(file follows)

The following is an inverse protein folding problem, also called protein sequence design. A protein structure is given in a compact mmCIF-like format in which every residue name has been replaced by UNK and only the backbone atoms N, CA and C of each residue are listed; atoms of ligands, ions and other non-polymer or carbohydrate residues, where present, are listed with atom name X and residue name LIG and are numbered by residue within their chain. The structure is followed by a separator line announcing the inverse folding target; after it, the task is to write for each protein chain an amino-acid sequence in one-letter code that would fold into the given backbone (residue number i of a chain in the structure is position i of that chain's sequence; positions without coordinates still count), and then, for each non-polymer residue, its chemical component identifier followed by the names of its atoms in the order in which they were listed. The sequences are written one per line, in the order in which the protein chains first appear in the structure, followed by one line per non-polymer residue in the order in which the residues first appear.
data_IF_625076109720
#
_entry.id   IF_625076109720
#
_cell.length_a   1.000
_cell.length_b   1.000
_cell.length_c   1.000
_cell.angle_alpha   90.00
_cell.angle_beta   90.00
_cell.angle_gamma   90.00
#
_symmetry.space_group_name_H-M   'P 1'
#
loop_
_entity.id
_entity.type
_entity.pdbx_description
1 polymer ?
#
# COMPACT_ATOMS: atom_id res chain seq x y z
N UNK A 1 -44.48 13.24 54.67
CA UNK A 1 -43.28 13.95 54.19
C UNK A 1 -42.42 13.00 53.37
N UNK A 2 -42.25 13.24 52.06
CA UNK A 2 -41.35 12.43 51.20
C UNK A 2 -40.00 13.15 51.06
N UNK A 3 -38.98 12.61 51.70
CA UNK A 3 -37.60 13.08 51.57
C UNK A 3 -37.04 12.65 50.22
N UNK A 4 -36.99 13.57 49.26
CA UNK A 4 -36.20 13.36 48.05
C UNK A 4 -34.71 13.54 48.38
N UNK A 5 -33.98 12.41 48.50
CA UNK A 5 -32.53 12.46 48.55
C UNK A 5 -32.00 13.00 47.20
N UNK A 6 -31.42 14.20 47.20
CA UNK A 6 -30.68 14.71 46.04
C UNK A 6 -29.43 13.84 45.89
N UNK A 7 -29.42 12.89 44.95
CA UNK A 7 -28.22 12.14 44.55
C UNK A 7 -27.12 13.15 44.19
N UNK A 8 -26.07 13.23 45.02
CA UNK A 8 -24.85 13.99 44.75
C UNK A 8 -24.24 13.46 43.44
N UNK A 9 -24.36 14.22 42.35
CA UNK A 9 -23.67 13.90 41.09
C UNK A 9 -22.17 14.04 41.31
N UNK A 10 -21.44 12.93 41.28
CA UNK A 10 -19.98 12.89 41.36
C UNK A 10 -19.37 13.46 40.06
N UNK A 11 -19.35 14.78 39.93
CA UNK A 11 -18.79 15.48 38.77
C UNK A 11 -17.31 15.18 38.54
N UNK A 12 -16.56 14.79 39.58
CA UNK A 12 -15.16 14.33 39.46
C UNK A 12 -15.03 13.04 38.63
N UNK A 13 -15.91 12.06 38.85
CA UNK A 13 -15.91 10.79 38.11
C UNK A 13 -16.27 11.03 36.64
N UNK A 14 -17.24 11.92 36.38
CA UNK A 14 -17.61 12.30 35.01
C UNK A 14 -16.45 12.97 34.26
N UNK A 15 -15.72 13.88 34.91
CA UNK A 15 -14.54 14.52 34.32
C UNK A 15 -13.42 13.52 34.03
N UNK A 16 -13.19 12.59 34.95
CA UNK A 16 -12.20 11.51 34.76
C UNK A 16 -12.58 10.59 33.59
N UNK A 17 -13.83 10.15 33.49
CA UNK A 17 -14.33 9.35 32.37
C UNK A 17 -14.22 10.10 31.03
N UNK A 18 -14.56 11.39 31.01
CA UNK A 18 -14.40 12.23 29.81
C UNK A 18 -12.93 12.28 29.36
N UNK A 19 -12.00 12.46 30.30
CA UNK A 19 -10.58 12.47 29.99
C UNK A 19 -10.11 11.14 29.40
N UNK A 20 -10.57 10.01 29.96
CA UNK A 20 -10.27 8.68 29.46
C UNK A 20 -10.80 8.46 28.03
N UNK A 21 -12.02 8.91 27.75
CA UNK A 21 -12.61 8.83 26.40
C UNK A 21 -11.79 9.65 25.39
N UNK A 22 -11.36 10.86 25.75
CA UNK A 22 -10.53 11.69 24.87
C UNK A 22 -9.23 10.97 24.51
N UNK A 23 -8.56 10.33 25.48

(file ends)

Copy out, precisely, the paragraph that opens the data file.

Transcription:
The following is an inverse protein folding problem, also called protein sequence design. A protein structure is given in a compact mmCIF-like format in which every residue name has been replaced by UNK and only the backbone atoms N, CA and C of each residue are listed; atoms of ligands, ions and other non-polymer or carbohydrate residues, where present, are listed with atom name X and residue name LIG and are numbered by residue within their chain. The structure is followed by a separator line announcing the inverse folding target; after it, the task is to write for each protein chain an amino-acid sequence in one-letter code that would fold into the given backbone (residue number i of a chain in the structure is position i of that chain's sequence; positions without coordinates still count), and then, for each non-polymer residue, its chemical component identifier followed by the names of its atoms in the order in which they were listed. The sequences are written one per line, in the order in which the protein chains first appear in the structure, followed by one line per non-polymer residue in the order in which the residues first appear.